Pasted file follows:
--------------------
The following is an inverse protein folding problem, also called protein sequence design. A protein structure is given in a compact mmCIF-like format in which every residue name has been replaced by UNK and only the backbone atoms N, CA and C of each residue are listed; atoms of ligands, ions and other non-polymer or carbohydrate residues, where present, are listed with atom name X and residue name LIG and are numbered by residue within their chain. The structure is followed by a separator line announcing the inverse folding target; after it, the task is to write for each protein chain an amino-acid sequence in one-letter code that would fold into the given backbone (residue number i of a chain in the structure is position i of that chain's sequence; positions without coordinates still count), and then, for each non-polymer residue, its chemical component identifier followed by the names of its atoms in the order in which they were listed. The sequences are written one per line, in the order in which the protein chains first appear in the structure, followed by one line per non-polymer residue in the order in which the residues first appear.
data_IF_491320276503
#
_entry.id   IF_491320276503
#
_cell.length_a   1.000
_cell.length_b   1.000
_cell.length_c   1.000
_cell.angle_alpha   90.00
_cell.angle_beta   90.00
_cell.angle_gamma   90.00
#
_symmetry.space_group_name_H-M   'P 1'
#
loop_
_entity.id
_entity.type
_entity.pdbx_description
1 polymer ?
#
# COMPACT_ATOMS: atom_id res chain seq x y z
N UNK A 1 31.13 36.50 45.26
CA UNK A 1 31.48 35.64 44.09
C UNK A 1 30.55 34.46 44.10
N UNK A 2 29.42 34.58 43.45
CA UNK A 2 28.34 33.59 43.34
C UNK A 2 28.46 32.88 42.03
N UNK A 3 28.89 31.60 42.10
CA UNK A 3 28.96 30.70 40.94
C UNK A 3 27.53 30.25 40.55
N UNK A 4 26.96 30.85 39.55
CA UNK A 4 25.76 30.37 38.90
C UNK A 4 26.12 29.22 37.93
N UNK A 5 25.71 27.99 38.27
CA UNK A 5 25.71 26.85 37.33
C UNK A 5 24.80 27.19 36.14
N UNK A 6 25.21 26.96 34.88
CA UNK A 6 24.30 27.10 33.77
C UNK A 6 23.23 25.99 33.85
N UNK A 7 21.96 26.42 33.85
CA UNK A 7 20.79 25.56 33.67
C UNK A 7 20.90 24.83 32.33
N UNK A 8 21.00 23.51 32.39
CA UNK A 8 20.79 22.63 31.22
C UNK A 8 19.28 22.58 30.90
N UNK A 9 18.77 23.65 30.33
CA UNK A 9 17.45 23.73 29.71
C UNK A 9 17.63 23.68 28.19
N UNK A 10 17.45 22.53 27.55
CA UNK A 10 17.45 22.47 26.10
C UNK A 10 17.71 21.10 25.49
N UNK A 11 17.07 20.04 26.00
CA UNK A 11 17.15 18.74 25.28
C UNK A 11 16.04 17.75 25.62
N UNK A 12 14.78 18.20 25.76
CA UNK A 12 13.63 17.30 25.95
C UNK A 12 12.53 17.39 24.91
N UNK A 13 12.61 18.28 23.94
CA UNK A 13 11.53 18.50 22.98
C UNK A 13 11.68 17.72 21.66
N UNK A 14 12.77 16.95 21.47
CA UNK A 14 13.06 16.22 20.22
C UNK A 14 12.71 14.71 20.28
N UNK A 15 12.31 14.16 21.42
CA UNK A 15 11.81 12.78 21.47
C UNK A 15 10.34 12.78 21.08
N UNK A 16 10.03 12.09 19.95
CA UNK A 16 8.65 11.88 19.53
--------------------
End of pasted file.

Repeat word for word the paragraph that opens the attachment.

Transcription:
The following is an inverse protein folding problem, also called protein sequence design. A protein structure is given in a compact mmCIF-like format in which every residue name has been replaced by UNK and only the backbone atoms N, CA and C of each residue are listed; atoms of ligands, ions and other non-polymer or carbohydrate residues, where present, are listed with atom name X and residue name LIG and are numbered by residue within their chain. The structure is followed by a separator line announcing the inverse folding target; after it, the task is to write for each protein chain an amino-acid sequence in one-letter code that would fold into the given backbone (residue number i of a chain in the structure is position i of that chain's sequence; positions without coordinates still count), and then, for each non-polymer residue, its chemical component identifier followed by the names of its atoms in the order in which they were listed. The sequences are written one per line, in the order in which the protein chains first appear in the structure, followed by one line per non-polymer residue in the order in which the residues first appear.